Likewise, transformation and identity are at the heart of M.R. Trower’s beautiful, heartfelt, and relentlessly honest autobio mini Frog. This is all about Trower’s lifelong struggle with gender identity, as they were AFAB (assigned female at birth) but never felt like a girl. Trower uses their lifelong fascination with frogs as a creature whose transformative stages are all radically different as a metaphor for their own journey of transformation, relating it as a journey without a destination as a non-binary person. While they discuss the ache of feeling like an alien in their own body and wishing that they had a penis, they also note that they don’t want to identify as a man, either. It’s the non-binary conundrum, one that butts up against not only cis and heteronormative norms and understanding, but also against many trans and queer narratives.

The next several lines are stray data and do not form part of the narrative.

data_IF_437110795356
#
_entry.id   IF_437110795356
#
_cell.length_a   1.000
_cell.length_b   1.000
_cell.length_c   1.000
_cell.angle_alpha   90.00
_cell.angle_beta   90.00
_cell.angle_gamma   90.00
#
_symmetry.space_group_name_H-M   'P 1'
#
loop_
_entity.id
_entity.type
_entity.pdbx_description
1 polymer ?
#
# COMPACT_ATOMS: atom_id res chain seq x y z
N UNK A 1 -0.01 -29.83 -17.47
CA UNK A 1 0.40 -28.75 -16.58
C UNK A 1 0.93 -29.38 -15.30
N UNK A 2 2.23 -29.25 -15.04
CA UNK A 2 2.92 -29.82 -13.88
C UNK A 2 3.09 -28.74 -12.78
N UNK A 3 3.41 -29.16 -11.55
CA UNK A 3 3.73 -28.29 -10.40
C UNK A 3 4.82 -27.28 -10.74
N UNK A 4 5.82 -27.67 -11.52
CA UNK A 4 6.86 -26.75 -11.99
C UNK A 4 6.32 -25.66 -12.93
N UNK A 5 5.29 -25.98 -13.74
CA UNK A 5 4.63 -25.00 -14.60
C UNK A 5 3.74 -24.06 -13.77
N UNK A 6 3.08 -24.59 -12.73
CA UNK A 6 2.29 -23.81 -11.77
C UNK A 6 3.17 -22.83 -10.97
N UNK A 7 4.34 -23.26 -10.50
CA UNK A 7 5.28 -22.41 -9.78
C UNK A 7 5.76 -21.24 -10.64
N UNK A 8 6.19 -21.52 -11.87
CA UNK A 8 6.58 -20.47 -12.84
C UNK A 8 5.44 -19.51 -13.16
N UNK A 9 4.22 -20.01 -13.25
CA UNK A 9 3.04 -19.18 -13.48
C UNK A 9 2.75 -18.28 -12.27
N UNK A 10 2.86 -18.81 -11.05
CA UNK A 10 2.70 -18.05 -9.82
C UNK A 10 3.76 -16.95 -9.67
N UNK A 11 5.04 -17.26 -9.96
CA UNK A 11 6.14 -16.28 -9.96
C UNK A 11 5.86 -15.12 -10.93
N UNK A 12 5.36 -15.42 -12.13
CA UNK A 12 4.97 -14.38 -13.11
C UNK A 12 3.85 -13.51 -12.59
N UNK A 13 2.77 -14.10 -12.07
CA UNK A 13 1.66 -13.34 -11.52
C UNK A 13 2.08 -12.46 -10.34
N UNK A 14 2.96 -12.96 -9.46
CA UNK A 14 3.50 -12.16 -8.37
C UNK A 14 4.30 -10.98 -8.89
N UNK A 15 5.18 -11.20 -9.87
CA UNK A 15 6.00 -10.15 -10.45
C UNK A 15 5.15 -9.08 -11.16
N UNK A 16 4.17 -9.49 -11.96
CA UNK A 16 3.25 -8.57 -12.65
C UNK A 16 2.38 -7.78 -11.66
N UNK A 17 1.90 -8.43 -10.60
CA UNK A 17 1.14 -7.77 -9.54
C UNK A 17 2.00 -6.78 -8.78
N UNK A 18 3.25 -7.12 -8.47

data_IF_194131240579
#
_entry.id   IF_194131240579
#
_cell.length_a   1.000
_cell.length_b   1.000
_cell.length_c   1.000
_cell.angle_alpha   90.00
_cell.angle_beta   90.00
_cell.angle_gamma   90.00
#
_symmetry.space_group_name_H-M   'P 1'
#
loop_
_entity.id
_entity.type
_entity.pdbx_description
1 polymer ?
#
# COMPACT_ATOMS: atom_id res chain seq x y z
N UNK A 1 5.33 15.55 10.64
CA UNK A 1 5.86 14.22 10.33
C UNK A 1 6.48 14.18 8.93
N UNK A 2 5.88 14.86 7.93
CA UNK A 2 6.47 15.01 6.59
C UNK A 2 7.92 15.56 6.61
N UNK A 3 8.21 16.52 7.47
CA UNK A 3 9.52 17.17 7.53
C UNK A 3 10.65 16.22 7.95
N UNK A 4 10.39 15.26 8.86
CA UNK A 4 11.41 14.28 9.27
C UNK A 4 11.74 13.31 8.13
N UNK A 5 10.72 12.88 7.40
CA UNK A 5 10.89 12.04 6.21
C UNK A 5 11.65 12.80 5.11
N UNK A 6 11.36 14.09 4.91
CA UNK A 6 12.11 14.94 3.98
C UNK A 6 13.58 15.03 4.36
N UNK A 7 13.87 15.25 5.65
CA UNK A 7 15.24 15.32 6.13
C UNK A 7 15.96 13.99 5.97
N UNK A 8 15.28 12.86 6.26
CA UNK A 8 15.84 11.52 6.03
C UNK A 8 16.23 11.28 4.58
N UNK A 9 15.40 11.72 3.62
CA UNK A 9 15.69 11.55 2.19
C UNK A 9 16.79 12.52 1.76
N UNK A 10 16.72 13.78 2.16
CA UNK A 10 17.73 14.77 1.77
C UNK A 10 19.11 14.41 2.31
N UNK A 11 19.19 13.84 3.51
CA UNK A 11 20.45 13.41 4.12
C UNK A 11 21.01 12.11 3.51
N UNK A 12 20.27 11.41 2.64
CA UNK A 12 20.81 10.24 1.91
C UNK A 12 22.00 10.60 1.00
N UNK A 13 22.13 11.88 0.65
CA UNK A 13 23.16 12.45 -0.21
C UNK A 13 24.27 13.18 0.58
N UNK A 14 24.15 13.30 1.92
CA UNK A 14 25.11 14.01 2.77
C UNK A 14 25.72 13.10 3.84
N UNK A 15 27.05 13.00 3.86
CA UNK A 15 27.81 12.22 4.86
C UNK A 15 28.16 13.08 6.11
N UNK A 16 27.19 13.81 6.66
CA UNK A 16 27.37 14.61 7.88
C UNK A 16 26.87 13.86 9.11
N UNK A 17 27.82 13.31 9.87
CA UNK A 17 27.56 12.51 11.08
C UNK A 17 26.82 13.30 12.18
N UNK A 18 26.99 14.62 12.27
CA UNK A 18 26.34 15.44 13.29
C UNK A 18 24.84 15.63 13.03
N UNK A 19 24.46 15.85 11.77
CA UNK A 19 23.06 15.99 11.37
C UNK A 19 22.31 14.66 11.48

In telling their story, Trower’s very line transforms and shifts, often from panel to panel. They use a thick line and a cartoony style for childhood scenes, then shift to a finer line and detailed naturalistic drawings as they move into the present. The blue tones throughout the comic are welcoming and warm but also express melancholy. They also contribute to the frequent allusions to water and floating. Throughout the comic, as Trower allows themselves to claim a new identity, they refer back to a new stage of the frog’s development. They go from identifying as straight to bisexual to lesbian (disappointing a partner) to trans, although they never quite fit into a particular label. “I felt like a defective tadpole. Drowning with the dream of coming to dry land somehow always just out of reach.” Though they now identify as genderqueer, they also want hormones and top surgery, and this makes them feel like a defective non-binary person too.